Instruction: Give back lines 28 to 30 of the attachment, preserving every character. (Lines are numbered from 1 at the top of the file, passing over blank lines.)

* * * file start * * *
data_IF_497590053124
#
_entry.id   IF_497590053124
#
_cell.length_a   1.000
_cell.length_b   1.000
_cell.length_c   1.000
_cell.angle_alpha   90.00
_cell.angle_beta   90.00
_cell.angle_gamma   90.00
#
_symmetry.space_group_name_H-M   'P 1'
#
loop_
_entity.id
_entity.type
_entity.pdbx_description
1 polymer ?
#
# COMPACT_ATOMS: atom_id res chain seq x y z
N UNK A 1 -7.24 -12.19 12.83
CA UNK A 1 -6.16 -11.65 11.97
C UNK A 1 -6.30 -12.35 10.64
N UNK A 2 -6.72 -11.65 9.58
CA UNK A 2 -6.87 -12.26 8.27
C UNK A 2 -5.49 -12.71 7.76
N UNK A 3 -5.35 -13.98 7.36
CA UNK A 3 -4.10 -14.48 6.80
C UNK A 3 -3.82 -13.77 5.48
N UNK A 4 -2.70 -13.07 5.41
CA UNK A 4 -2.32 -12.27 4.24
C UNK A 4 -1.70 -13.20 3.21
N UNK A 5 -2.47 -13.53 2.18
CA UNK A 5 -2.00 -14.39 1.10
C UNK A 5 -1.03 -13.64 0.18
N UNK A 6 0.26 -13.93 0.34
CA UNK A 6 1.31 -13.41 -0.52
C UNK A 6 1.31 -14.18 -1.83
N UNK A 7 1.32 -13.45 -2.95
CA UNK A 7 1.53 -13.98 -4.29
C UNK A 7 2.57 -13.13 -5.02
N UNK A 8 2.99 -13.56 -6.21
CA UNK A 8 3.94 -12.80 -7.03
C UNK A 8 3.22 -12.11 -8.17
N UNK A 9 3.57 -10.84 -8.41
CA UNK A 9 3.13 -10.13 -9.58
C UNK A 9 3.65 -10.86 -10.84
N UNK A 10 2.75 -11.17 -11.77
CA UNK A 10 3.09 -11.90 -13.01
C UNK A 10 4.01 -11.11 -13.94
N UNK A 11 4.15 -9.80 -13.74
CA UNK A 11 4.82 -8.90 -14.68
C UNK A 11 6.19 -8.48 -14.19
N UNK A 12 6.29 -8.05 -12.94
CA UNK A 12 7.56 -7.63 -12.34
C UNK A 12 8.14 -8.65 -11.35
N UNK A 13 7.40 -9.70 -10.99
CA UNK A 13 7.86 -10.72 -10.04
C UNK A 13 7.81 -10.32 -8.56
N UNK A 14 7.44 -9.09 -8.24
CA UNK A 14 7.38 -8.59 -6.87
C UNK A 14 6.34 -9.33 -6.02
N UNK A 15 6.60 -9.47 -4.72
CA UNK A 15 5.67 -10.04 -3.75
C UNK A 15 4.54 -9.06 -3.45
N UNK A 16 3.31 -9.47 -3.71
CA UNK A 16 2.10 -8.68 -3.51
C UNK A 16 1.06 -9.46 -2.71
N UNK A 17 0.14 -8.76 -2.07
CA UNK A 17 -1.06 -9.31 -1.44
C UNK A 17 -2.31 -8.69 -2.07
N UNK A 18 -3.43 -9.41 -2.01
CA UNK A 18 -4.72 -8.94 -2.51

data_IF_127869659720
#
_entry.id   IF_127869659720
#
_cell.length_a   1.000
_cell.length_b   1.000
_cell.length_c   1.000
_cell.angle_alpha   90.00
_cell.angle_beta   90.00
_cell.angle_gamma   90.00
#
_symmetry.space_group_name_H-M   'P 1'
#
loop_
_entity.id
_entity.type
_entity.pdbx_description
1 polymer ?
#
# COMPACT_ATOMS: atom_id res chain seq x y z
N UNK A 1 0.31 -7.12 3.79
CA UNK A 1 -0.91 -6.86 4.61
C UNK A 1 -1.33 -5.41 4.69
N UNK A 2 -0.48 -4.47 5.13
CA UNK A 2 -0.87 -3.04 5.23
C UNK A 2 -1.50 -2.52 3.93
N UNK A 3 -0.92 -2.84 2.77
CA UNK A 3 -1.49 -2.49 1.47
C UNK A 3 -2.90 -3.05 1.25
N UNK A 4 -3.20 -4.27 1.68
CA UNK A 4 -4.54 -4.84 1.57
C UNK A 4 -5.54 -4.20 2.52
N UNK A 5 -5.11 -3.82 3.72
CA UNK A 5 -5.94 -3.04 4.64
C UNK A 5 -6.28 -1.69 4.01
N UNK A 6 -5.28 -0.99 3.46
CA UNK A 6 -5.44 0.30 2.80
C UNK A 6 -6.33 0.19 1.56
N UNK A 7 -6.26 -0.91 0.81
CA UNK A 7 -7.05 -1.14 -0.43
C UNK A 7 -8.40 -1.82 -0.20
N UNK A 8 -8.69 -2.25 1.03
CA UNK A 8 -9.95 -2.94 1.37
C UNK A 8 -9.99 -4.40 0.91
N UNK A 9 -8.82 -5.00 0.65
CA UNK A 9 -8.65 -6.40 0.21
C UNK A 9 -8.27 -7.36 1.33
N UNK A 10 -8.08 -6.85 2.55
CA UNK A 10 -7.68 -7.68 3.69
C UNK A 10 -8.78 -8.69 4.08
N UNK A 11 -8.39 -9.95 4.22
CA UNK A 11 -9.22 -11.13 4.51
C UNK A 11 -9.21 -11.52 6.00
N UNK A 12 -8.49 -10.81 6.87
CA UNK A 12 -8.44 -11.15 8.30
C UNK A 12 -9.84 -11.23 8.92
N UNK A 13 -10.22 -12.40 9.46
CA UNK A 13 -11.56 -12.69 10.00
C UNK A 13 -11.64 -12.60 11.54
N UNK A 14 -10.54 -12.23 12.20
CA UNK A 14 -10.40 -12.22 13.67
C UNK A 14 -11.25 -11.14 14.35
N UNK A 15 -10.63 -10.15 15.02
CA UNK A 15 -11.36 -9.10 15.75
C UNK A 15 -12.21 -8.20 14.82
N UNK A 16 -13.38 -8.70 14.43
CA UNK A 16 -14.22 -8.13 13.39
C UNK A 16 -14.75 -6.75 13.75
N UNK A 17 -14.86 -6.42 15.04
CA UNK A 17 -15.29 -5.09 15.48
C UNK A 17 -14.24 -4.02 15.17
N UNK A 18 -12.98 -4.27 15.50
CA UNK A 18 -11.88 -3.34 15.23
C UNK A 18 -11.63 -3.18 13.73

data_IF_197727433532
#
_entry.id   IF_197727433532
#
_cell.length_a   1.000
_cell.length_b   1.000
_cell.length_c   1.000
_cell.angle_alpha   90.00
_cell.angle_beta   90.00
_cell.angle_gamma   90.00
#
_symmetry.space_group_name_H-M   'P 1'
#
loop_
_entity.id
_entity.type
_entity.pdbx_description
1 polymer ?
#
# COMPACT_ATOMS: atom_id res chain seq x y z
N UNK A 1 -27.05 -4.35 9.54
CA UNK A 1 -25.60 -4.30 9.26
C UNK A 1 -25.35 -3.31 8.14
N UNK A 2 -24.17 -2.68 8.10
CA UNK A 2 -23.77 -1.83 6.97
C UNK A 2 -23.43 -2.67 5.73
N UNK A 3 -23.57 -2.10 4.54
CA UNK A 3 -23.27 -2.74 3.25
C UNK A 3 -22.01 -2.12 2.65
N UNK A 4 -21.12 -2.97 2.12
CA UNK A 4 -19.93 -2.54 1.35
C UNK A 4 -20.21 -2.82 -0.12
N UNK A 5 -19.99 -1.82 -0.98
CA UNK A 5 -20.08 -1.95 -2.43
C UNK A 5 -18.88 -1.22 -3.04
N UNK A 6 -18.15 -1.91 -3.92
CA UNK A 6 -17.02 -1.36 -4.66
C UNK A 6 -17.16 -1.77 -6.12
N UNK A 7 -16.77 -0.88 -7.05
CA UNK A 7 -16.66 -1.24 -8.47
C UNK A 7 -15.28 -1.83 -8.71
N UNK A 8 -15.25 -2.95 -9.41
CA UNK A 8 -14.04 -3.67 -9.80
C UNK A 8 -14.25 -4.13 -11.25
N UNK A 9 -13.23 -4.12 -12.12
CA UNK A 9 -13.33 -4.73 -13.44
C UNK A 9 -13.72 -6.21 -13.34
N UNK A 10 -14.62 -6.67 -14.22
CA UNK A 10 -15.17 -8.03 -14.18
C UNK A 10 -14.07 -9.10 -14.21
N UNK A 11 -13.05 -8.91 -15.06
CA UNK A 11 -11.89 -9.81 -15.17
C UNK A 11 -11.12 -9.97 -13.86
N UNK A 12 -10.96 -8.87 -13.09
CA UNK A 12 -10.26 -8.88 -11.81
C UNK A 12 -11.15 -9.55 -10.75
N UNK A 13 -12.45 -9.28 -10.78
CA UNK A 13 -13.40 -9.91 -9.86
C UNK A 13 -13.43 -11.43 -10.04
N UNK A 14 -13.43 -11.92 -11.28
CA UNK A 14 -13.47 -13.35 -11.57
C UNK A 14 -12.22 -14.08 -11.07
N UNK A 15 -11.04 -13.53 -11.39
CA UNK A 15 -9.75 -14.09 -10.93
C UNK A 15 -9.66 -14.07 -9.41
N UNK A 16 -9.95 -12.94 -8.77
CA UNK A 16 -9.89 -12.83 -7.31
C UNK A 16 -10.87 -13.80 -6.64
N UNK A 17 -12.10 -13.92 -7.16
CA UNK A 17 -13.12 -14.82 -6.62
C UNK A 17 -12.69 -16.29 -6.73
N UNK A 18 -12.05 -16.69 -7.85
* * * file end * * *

CA UNK A 3 -4.10 -14.48 6.80
C UNK A 3 -3.82 -13.77 5.48
N UNK A 4 -2.70 -13.07 5.41